"Thine Own Self"

Season Seven, Episode 16
Teleplay by Ronald D Moore
Story by Christopher Hatton
Directed by Winrich Kolbe
Main Cast:
Patrick Stewart as Capt Jean-Luc Picard
Jonathan Frakes as Cmdr William Riker
LeVar Burton as Lt Cmdr Geordi LaForge
Michael Dorn as Lt Worf
Gates McFadden as Dr Beverly Crusher
Marina Sirtis as Counsellor Deanna Troi
Brent Spiner as Lt Cmdr Data

Guest Cast:
Ronnie Claire Edwards as Talur
Michael Rothhaar as Garvin
Kimberly Cullum as Gia
Michael G Hagerty as Skoran
Andy Kossin as Apprentice
Richard Ortega-Miro as Ensign Rainer

Data is sent to retrieve a fallen probe that crashed on Barkon IV. However, an accident causes him to lose his memory and he wanders into a pre-industrial village carrying a box of radioactive metal fragments from the probe. Although accepted by the villagers as an "ice man" from the mountains, the metal fragments cause a radiation sickness to inflict the villagers.

Meanwhile, inspired by her experiences back when the Enterprise was hit by a quantum fragment (season five's Disaster), Deanna Troi decides to take her exams to become a Bridge officer. However, she cannot get past the Engineering simulation. That is, until she learns that it is actually to test her ability to send an officer to their death in order to save the ship. Demonstrating her ability to do this, she passes the test and is promoted to the rank of Commander.

On Barkon IV, Data begins an investigation into the sickness, but the villagers -- out of fear and ignorance -- blame Data for the illness, as it corresponded with his arrival. They hunt him down, and just before they attack him, he is able to put a cure he formulated for the sickness into the village water supply. Days later the Enterprise arrives on the scene and Riker and Beverly manage to retrieve Data's "body" and reactivate him. He has, however, no memory of his experiences in the village.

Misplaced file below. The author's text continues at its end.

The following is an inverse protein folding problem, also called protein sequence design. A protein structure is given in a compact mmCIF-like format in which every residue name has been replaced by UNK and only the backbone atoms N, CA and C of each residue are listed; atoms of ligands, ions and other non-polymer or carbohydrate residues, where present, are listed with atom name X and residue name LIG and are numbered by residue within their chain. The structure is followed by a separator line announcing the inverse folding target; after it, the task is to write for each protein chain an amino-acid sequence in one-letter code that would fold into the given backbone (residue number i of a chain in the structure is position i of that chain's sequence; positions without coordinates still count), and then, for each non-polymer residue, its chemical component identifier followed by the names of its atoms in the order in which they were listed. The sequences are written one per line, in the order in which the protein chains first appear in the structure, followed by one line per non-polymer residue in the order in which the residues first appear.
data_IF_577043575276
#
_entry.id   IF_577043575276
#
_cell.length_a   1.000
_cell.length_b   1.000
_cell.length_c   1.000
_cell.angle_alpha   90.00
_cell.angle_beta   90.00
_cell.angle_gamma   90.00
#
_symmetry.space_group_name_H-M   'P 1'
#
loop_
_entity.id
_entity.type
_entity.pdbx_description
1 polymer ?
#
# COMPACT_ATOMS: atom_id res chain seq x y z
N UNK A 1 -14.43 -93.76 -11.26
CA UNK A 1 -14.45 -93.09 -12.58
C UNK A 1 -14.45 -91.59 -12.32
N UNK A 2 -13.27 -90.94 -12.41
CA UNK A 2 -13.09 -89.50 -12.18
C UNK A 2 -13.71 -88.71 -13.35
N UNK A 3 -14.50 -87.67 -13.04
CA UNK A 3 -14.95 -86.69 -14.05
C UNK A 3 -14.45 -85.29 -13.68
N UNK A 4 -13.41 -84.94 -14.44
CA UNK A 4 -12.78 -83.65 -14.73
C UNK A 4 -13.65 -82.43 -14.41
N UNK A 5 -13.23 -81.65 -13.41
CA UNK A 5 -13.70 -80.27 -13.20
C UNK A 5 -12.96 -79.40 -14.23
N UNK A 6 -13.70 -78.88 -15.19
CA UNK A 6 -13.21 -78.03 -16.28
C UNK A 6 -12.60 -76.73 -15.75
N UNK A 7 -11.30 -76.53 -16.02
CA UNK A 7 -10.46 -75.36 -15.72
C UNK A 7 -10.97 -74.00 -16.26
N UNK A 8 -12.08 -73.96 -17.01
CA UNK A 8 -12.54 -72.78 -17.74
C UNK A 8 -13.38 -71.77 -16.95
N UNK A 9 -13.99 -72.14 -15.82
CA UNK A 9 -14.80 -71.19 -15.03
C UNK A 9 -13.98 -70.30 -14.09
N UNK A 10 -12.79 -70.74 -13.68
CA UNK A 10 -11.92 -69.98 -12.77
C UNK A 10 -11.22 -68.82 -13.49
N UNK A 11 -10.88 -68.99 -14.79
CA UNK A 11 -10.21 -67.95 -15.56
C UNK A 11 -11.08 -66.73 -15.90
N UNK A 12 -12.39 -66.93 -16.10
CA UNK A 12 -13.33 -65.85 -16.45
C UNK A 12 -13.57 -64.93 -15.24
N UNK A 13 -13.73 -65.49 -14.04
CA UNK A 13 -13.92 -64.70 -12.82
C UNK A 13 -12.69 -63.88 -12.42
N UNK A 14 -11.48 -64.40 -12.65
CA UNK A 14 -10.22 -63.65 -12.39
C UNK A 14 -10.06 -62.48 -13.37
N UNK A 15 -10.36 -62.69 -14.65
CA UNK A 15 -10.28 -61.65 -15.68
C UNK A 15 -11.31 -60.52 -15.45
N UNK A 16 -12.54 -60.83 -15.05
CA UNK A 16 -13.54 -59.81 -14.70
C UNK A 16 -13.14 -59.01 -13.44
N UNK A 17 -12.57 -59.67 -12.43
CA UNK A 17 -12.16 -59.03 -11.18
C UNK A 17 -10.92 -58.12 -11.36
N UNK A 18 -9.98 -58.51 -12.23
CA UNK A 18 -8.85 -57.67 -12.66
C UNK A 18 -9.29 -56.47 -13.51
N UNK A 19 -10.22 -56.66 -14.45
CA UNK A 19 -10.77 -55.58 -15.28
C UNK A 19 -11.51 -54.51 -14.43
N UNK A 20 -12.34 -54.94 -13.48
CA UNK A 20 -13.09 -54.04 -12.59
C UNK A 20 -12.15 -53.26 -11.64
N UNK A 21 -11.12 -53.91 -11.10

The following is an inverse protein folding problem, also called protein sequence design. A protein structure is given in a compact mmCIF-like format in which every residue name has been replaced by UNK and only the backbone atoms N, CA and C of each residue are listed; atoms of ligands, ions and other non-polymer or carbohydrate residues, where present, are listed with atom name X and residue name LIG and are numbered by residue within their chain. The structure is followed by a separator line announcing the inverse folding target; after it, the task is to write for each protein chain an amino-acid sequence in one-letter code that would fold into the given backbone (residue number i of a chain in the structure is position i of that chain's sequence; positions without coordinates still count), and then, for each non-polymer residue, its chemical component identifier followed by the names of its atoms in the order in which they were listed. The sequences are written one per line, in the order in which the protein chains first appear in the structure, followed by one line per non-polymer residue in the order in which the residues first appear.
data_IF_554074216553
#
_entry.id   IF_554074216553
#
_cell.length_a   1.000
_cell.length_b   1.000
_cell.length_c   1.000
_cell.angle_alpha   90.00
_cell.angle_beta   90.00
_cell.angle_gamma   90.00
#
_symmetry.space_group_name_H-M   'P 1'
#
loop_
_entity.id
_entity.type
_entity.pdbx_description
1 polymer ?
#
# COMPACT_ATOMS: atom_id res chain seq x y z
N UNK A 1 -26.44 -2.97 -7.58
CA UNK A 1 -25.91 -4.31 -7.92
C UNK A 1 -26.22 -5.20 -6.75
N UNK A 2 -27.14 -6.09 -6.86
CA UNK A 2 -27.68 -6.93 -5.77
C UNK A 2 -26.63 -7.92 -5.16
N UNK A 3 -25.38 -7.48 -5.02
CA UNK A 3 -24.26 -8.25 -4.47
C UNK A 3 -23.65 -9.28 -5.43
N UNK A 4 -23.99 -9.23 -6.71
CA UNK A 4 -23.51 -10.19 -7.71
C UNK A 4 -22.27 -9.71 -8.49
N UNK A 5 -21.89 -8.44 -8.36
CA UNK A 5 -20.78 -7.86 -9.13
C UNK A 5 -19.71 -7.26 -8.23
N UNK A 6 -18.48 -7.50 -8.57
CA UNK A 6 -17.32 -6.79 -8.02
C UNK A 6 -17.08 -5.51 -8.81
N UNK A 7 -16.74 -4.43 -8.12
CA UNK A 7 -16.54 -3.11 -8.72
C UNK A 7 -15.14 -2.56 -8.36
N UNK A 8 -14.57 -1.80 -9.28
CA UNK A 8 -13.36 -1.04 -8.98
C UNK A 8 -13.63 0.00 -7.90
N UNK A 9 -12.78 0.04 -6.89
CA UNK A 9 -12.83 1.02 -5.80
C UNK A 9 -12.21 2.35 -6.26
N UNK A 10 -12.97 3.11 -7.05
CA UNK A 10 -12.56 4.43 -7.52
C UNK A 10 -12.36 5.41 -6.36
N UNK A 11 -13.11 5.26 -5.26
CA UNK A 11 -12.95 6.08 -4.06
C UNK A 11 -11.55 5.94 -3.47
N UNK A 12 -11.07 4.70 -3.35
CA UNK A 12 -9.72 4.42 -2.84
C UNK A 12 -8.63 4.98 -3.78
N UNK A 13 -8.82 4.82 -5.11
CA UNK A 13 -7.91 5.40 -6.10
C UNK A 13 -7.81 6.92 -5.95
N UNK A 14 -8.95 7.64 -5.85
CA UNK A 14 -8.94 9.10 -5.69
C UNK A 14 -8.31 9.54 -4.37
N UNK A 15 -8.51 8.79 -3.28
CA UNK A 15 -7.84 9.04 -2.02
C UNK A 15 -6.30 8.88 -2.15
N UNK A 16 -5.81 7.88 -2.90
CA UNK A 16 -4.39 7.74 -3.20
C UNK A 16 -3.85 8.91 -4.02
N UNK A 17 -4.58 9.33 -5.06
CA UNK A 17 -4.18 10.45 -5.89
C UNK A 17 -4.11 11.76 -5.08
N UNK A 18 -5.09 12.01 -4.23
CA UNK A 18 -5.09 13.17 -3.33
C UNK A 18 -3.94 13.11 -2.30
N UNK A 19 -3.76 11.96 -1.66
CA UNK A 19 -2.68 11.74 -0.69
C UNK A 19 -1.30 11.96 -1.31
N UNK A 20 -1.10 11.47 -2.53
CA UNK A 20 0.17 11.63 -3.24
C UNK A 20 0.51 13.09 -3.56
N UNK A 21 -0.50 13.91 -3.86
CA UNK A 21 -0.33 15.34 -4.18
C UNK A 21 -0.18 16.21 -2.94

First of all, I have a little question that begs to be asked. It's about the word "herb". Why, oh why, do Americans pronounce it "erb"?? Although as an English purist I don't necessarily approve of the "Americanisation" of the English language, in most cases I can understand the changes. But why on earth do you guys say "erb" and not "Herb"? It completely baffles me. Perhaps I should have skipped that extra cup of coffee, huh? :-)

Anyway, onto the episode itself. It was good -- very good, in fact. While the whole "amnesia" aspect was a little iffy, Ron Moore skilfully develops the storyline at a gentle, easy pace that quite befits the nature of the episode. The characterisation is handled particularly well -- although Garvin was perhaps a trifle bland, Gia's friendship with Data worked quite nicely (even though the Data-befriends-cute-kid device is something of a staple TNG cliche) and I loved Talur. Ronnie Claire Edwards gave a delightful turn as the village's prim, arrogant "scientist" who comes up with some highly amusing "scientific theories". Data, of course, knows better and invariably shreds her theories to bits. The interaction between these two is a scream.

As radiation sickness begins to afflict the villagers, it's perhaps only inevitable that the finger of blame would be pointed at Data. After all, it was his arrival that prompted the sickness. Distrust soon turns to fear and hatred, resulting in a dramatic conflict that clearly has echoes of Frankenstein. Winrich Kolbe does a superb job directing and clearly a lot of work has gone into the creation of the village -- the costumes, sets and lighting were all superb, rendering this a particularly impressive episode visually.

The denouement is only slightly disappointing following such a good build-up, culminating in a vacuous scene in Sick Bay where Data is reactivated with no memory of what happened in the village. The sub-plot features Troi taking her exams to become a bridge officer and, although reasonably well-done, doesn't quite gell with the main plot. It would have helped had both plots had a thematic link or, better yet, had we jettisoned the B-plot and spent more time dealing with Data's troubles.

Rating: 7.5

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